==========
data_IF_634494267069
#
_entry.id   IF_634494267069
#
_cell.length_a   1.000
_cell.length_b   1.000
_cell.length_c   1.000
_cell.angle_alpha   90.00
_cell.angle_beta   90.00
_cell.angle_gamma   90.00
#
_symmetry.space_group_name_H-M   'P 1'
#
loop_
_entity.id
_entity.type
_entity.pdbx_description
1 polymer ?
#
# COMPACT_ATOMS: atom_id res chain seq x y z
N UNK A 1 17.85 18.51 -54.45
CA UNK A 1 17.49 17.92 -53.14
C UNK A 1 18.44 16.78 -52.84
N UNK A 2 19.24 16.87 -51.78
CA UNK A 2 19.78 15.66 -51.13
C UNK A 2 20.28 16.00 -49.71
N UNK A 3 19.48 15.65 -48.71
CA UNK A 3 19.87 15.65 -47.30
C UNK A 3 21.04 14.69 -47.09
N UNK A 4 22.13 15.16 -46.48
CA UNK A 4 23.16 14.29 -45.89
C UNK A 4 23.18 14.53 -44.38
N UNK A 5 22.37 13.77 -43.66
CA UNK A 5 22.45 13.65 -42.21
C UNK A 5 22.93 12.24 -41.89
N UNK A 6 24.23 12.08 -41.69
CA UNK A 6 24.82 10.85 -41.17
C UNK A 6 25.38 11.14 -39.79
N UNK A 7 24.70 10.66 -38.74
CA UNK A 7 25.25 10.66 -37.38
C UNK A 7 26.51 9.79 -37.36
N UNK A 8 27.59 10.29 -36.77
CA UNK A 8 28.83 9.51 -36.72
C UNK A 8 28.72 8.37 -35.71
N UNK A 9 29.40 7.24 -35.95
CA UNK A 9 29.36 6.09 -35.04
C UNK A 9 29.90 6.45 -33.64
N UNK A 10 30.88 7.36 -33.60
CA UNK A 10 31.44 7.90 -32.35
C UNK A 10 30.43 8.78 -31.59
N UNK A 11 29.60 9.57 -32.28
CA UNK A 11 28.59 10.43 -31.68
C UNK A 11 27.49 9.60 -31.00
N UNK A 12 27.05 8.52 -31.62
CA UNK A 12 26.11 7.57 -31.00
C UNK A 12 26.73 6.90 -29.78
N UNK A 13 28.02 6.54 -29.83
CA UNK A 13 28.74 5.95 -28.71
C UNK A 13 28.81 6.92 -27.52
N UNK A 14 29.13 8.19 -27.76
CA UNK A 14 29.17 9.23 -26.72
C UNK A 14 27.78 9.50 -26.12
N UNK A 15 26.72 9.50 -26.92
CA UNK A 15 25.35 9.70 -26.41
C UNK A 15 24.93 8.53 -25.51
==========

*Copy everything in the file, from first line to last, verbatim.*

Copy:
data_IF_634494267069
#
_entry.id   IF_634494267069
#
_cell.length_a   1.000
_cell.length_b   1.000
_cell.length_c   1.000
_cell.angle_alpha   90.00
_cell.angle_beta   90.00
_cell.angle_gamma   90.00
#
_symmetry.space_group_name_H-M   'P 1'
#
loop_
_entity.id
_entity.type
_entity.pdbx_description
1 polymer ?
#
# COMPACT_ATOMS: atom_id res chain seq x y z
N UNK A 1 17.85 18.51 -54.45
CA UNK A 1 17.49 17.92 -53.14
C UNK A 1 18.44 16.78 -52.84
N UNK A 2 19.24 16.87 -51.78
CA UNK A 2 19.78 15.66 -51.13
C UNK A 2 20.28 16.00 -49.71
N UNK A 3 19.48 15.65 -48.71
CA UNK A 3 19.87 15.65 -47.30
C UNK A 3 21.04 14.69 -47.09
N UNK A 4 22.13 15.16 -46.48
CA UNK A 4 23.16 14.29 -45.89
C UNK A 4 23.18 14.53 -44.38
N UNK A 5 22.37 13.77 -43.66
CA UNK A 5 22.45 13.65 -42.21
C UNK A 5 22.93 12.24 -41.89
N UNK A 6 24.23 12.08 -41.69
CA UNK A 6 24.82 10.85 -41.17
C UNK A 6 25.38 11.14 -39.79
N UNK A 7 24.70 10.66 -38.74
CA UNK A 7 25.25 10.66 -37.38
C UNK A 7 26.51 9.79 -37.36
N UNK A 8 27.59 10.29 -36.77
CA UNK A 8 28.83 9.51 -36.72
C UNK A 8 28.72 8.37 -35.71
N UNK A 9 29.40 7.24 -35.95
CA UNK A 9 29.36 6.09 -35.04
C UNK A 9 29.90 6.45 -33.64
N UNK A 10 30.88 7.36 -33.60
CA UNK A 10 31.44 7.90 -32.35
C UNK A 10 30.43 8.78 -31.59
N UNK A 11 29.60 9.57 -32.28
CA UNK A 11 28.59 10.43 -31.68
C UNK A 11 27.49 9.60 -31.00
N UNK A 12 27.05 8.52 -31.62
CA UNK A 12 26.11 7.57 -31.00
C UNK A 12 26.73 6.90 -29.78
N UNK A 13 28.02 6.54 -29.83
CA UNK A 13 28.74 5.95 -28.71
C UNK A 13 28.81 6.92 -27.52
N UNK A 14 29.13 8.19 -27.76
CA UNK A 14 29.17 9.23 -26.72
C UNK A 14 27.78 9.50 -26.12
N UNK A 15 26.72 9.50 -26.92
CA UNK A 15 25.35 9.70 -26.41
C UNK A 15 24.93 8.53 -25.51